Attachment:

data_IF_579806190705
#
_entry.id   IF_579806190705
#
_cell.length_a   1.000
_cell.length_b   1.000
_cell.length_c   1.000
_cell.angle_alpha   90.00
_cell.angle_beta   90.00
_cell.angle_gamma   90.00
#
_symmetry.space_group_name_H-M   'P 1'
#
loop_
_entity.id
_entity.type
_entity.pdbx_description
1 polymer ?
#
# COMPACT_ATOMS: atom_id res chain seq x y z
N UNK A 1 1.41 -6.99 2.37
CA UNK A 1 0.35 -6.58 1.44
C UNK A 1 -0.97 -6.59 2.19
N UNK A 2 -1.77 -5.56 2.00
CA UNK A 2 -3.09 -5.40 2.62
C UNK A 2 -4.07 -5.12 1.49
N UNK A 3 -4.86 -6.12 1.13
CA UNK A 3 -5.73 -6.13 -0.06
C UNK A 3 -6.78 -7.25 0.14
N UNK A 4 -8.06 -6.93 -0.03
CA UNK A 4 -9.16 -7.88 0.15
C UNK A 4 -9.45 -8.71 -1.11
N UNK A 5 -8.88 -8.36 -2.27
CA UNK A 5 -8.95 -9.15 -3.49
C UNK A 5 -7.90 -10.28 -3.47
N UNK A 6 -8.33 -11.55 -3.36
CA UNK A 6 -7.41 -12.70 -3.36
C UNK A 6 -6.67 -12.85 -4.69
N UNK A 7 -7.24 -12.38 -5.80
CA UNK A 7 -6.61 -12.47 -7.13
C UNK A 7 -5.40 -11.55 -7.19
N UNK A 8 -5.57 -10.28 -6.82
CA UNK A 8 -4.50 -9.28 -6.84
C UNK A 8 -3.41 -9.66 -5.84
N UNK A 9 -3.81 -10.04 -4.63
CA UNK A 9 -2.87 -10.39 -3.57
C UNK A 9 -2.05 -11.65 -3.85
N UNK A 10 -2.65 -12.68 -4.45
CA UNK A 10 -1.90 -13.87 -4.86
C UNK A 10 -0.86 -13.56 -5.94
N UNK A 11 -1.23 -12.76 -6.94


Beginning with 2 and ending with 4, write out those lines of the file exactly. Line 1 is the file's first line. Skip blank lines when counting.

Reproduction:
#
_entry.id   IF_579806190705
#